Colour Analysis: Find Out What Really Works On You - The Gloss Magazine

Colour Analysis: Find Out What Really Works On You

Fashion’s new love of colour chimes with a renewed interest in colour analysis, says Penny McCormick …

Colour analysis is having a moment. On TikTok, videos tagged #colouranalysis have generated more than 631 million views. There’s even a filter that projects users’ faces against different coloured backdrops, so they can assess which hues are most complementary. In South Korea, personal colour specialists are proliferating in fashion stores and boutiques. And Irish colour analysts, such as Isabel Gleeson, of Styled By Isabel, have noted an increase in enquiries about colour consultations from prospective clients. “The TikTok generation are generally more sustainable and want to shop smarter than previous generations so knowing their very best colours can reduce over-consumption.”

For those who remember Carole Jackson’s 1973 book Color Me Beautiful, which assessed people into seasons based on the tone of their hair, skin and eyes, (I’m a lapsed Cool Winter) colour analysis has moved on. Now, it’s more nuanced and holistic, and no longer works within the confines of a seasonal system.

Many colour analysts create bespoke palettes for their clients. Rather than telling someone they can’t wear a certain colour, it’s a matter of finding a variation of a shade that works best with their features. “Generally, I don’t believe in fashion rules”, says Terri Cooper, of The Style Coop, “and this applies to colour too, with one exception – when combining colours, be creative but wear the most flattering colour next to your face.”

Ginger Burr, a Boston-based image consultant, goes further. She believes that four colours work for almost everyone – forest green, deep teal, watermelon and periwinkle (she admits yellow is really hard to wear).

If millennials are driving the renewed interest in colour analysis, older women are also keen to ditch conservative corporate wardrobes in favour of more flattering colours. As Ruth Murphy, of Positive Image, points out: “Our colouring can change as we age, if we dye our hair a different colour, as we go through menopause and also if we have been seriously ill. If you haven’t yet had your colours done and you notice you need to wear fake tan or full make-up in order to pull off a particular colour, then it is probably not a great colour for you. The right colours should make you feel and look healthier, and rejuvenated.”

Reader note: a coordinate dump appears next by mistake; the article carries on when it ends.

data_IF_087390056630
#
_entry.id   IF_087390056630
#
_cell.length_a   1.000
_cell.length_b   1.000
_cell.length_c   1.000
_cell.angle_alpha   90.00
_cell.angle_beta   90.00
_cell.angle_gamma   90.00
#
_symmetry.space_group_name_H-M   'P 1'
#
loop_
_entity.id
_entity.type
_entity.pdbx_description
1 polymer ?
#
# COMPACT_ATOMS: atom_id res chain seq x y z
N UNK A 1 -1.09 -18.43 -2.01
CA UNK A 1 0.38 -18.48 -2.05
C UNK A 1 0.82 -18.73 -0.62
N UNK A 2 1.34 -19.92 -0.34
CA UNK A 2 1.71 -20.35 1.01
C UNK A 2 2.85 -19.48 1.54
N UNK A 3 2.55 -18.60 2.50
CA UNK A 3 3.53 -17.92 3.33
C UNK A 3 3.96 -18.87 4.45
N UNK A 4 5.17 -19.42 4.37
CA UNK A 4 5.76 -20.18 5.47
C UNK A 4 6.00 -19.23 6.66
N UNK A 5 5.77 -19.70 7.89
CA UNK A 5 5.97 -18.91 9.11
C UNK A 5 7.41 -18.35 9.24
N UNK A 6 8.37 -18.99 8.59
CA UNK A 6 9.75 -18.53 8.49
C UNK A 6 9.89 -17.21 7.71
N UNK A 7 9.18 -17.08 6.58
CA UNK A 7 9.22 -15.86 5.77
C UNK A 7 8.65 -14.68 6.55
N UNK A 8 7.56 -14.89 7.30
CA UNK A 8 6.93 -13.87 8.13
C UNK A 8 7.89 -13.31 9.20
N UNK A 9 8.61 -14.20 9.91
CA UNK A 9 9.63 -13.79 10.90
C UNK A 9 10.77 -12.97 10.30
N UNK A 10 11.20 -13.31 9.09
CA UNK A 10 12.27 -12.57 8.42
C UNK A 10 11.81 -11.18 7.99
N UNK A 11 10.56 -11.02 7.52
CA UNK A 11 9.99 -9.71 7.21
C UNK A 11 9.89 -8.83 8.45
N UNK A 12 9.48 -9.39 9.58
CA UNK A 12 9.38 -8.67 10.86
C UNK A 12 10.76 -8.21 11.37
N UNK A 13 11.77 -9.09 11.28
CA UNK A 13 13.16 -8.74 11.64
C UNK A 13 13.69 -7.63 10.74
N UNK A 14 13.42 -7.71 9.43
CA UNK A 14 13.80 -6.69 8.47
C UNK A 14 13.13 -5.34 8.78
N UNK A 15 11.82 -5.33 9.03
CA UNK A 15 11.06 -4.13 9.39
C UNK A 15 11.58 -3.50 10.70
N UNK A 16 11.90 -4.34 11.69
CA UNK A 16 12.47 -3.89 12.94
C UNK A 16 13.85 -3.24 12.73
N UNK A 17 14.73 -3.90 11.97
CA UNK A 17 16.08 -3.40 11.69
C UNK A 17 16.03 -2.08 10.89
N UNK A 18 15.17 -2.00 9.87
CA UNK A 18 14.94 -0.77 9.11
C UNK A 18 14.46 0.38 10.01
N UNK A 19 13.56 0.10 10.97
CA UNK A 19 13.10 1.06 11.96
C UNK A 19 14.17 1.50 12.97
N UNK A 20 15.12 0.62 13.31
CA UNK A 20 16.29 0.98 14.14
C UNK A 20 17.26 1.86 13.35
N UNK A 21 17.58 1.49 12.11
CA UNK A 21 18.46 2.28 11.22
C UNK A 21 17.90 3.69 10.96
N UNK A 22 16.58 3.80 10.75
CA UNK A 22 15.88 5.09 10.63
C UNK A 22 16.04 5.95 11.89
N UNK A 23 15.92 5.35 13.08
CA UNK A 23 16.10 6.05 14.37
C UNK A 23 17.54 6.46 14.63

Even the most “together” women need help when it comes to colour. Former financier, author, activist and businesswoman Dame Helena Morrissey took to Instagram to tell her followers how a session with image consultant Annie Castaño had transformed her from drab to dressy (@justanniecastano. She’s swapped black for burgundy, and altered many of her clothes (lengthening mini skirts with a block border of colour) to embrace her style personality. Castaño’s analysis is based on a combination of colour theory (and the classic colour wheel) and colour psychology (how colour impacts emotions and conveys feelings). She labels her clients with style personalities – Morrissey is a Classic Princess; others are Bohemians, Divas, Gypsies or Pirates, etc. She relies on a couple of key lipsticks (Nars Free Bird, a pinky coral, and Casablanca, an orangey red), believes in the power of a flamboyant scarf and reiterates that the more flattering the colours worn, the less make-up is needed. Her overriding message: “It takes people about five seconds to make up their minds about us and it has nothing to do with what we say, but how we present.”

Having your colours analysed may give you the confidence to add pep to your spring wardrobe.

Having your colours analysed may give you the confidence to add pep to your spring wardrobe. At Pierpaolo Piccoli’s Valentino couture show, the designer clashed purple with pistachio, lime with bright blue, scarlet with orange, turquoise with purple. How do we incorporate these bold tones?

Aoife Dunican who has a styling consultancy called The Style Bob, believes wearing colour is an untapped and valuable form of communication. She wears red in order to stand out on webinars, or blues and greens when meeting clients for the first time, as they are the colours of trust and communication.

“Start small: you don’t need to go over the top if you are not used to wearing colour,” she says. “I work with a client’s personality and would never put an introvert into lots of colour as they would feel uncomfortable”.

Integral to combining colours is a knowledge of the colour wheel, believes Cooper. “Colours opposite each other work really well together – yellow and blue, red and green, as do those adjacent to each other. Mixing warm and cool colours can be interesting, as Pierpaolo Piccioli did at Valentino, pairing warm burnt orange with cool grey, and cool pink with warm lime. If you have a warm skin tone, keep the warmer colour next to your face.”

“I’ve had clients who put a blanket ban on a colour, when really it is all about discovering the right tone to suit their colouring,” says Murphy, who encourages experimentation with unusual colour combinations via accessories, detachable collars and bags, and low-cost purchases such as a T-shirt or scarf. For maximum impact, wear one colour head to toe, or two tones of the one colour, per the late Iris Apfel. In her book Colorful she said, “I don’t want you to dress like me or think like me. I want you to find the colours, confidence, and creative inspiration that reflect you. Be brave.”

For more information on the Irish colour consultants mentioned, see here


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